Tag Archives: National School of Tropical Medicine
By Peter J. Hotez
An excerpt of a blog post by Peter J. Hotez, MD, PhD, published in The Academy of Medicine, Engineering and Science of Texas (TAMEST) blog. Peter Hotez, MD, PhD is the founding dean of the National School of Tropical Medicine and professor of the Departments of Pediatrics and Molecular Virology & Microbiology at Baylor College of Medicine (Research!America member) where he is also chief of a new Section of Pediatric Tropical Medicine and the Texas Children’s Hospital Endowed Chair of Tropical Pediatrics. Hotez is the president of the Sabin Vaccine Institute, director of the Texas Children’s Hospital Center for Vaccine Development and the Baker Institute Fellow in Disease and Poverty at Rice University.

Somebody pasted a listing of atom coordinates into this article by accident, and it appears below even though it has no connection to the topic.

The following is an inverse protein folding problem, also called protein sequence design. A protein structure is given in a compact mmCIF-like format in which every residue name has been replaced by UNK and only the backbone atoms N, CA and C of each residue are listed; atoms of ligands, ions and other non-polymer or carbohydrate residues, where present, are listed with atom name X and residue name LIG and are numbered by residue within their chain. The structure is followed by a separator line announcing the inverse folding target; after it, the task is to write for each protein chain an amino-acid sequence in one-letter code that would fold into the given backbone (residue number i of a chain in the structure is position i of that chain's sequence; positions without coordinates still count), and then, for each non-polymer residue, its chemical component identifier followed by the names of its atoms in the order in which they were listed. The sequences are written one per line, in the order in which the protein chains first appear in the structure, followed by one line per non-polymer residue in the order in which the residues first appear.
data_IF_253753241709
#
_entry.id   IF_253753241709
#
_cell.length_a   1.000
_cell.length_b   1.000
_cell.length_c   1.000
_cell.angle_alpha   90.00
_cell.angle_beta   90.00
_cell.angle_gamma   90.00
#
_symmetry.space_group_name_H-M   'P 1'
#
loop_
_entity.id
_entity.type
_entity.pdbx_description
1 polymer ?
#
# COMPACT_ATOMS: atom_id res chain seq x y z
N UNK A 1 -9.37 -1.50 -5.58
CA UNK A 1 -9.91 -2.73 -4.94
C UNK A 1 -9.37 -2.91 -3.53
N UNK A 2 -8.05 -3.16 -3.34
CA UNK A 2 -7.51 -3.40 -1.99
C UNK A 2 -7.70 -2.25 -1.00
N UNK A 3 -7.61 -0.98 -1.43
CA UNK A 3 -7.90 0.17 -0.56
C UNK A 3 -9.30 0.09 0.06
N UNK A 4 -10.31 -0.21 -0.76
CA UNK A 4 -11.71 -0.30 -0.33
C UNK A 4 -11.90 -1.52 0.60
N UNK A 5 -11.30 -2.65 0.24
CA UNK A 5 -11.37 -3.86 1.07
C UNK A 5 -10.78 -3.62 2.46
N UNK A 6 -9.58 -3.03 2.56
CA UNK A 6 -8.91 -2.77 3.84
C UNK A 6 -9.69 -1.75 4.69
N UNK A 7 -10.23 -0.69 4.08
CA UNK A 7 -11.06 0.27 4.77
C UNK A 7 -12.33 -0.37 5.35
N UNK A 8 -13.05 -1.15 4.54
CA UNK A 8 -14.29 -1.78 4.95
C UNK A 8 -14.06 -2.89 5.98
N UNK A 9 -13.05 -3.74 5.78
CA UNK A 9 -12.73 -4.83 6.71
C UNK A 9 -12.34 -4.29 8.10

The National School of Tropical Medicine, launched at Baylor College of Medicine in 2011, was established to offer a potent North American colleague to the century-old British tropical medicine schools in London and Liverpool and tropical disease institutes in Amsterdam, Antwerp, Basel, Hamburg, and elsewhere in Europe.
An essential cornerstone of the National School is translational research and development, with several core faculty members actively engaged in developing new diagnostics and vaccines for the 17 major diseases of poverty known as the neglected tropical diseases (NTDs). The NTDs represent a group of parasitic and related infections that actually cause poverty because of their long-term and disabling effects on childhood cognition and physical fitness and development, adult productive capacity, and the health of girls and women. They are the most common afflictions of the extremely poor in developing countries. Continue reading →